The Istanbul BRT system is providing quality service and time savings to over 600,000
passengers per day. The local BRT system brings about a reduction in carbon dioxide emissions
of 623 tons per day in through modal shift.
Key pollutants that Istanbul's Metrobus removes from the air each year include 78.5 tons
of carbon monoxide, 282.7 tons of nitrogen oxide, 7.3 tons of fine particulate matter and 25
tons of hydrocarbons.
Overall, 250 Metrobuses carry more than one million passengers a day. From the outset, riders
only had to wait 70 seconds for the next Metrobus on certain routes during rush hour, but now
they need wait only 30 seconds. Thus, for riders, the length of their daily commute on public
transport has been reduced to a maximum of 40 minutes compared to an hour and a half in the
past. This has reduced in-vehicle travel time by about 50 per cent and increased use of
public transport helping to improve the quality of life for the people of Istanbul. Metrobus
has also helped to relieve traffic congestion on main arteries by introducing a dedicated bus
To ensure high frequency, reduced travel time and passenger safety, the authorities decided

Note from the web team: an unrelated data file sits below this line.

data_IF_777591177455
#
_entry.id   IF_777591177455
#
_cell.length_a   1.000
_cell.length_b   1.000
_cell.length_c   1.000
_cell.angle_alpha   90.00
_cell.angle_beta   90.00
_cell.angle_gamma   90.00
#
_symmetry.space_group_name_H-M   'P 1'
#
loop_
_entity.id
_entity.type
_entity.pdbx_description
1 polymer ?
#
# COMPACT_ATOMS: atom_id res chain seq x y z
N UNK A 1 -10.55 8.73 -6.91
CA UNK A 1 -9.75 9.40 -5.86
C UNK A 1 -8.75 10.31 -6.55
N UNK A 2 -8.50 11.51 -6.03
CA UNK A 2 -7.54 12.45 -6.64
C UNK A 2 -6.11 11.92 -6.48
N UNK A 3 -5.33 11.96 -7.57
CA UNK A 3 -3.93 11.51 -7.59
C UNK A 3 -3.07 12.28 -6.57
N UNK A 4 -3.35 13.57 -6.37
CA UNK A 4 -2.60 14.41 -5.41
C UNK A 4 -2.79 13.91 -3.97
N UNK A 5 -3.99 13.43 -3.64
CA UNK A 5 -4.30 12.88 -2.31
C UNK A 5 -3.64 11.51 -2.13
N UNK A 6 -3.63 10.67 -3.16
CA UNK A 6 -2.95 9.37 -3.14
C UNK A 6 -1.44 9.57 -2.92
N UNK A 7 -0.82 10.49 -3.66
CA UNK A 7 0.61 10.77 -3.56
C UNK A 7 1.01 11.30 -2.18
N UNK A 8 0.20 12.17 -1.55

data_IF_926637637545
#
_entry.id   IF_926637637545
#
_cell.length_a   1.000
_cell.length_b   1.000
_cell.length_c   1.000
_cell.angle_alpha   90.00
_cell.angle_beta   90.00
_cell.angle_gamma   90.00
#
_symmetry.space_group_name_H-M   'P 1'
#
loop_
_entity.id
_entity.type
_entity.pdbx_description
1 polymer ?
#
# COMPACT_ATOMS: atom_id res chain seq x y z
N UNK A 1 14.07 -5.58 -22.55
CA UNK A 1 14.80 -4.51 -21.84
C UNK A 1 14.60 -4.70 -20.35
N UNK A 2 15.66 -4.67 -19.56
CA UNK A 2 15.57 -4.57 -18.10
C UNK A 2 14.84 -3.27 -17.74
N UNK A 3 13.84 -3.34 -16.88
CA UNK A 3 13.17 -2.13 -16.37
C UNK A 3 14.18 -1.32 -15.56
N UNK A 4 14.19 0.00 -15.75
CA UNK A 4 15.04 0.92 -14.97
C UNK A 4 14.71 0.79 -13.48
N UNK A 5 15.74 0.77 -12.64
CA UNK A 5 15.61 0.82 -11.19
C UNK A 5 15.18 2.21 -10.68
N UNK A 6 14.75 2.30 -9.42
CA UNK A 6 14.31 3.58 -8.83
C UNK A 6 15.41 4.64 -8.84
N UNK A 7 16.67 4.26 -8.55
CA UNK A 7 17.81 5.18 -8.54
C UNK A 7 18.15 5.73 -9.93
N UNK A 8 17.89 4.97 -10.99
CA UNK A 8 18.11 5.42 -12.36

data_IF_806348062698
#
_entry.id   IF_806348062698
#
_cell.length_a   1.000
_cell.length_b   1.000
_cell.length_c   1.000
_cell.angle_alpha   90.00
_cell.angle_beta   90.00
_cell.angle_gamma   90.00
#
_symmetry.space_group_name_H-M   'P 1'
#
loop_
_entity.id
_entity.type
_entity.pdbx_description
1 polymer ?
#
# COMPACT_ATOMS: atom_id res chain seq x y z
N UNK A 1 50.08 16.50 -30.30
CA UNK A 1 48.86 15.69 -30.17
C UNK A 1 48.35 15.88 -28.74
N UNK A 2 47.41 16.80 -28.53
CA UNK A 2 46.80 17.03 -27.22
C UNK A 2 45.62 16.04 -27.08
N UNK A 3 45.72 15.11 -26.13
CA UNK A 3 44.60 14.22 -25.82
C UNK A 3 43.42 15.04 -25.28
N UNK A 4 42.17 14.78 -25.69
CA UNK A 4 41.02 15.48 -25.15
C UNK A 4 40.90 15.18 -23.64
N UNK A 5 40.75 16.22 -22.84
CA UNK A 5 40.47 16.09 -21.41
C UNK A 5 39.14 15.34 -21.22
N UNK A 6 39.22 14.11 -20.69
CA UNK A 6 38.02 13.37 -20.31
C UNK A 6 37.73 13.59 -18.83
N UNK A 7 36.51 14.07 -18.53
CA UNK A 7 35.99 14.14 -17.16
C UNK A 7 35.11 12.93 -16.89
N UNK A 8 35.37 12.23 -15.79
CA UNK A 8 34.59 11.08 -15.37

on completely segregated bus lanes that never merge with regular traffic. Special signs have
been installed along the way to tell drivers how fast they can drive. There are also
directions indicating when to brake slowly and carefully to ensure maximum rider comfort.
Overall the benefits to the community are as follows:
• Savings on Travel Time (Per passanger): 52 min. a day; 316 hrs. a year
• Savings on Vehicle used (Removed from service): 133 İETT, 76 POB, 1.296
• Fuel Savings on Public Transportation: 242 tones fuel
• Environment: Reduction of 80.000 vehicles from roads; Daily 623 tones CO2
• Customer Satisfaction: 90 per cent Customer Satisfaction.
Istanbul’s first BRT project was a pilot located in the median of the D‐100
motorway, the main East ‐West passage in Istanbul. With the pilot proving to be a
success, the city decided to create a major East‐West public transport corridor
stretching 50 km along the D‐100 motorway. And they decided that it should be a BRT
corridor. In 2009 operations began on the Asian expansion. The 43 km system, which operates
24 hours/day, is operating at or above capacity from 7 in the morning till 8 at night during
weekdays with time savings exceeding 1 hour/direction. Construction of the 10 km westward
expansion into Beylikduzu is began in 2011 and is anticipated to carry 175000 passengers, in
addition to the 600,000 passengers the corridor was already carrying. Subsequent plans are
for the network to be expanded throughout the city with the addition of 5 more corridors.
Success of the BRT has helped bring about a mindset change in the thinking around urban
transport. As a result, the city is shifting its investment away from road infrastructure
development to expanding its public transport system. In addition to the D‐100
corridor, the plans are in place to create a BRT network integrated into the existing and
planned rail and ferry infrastructure, and which extends throughout the city. Where a
full‐blown BRT system is not feasible, dedicated bus lanes are being developed.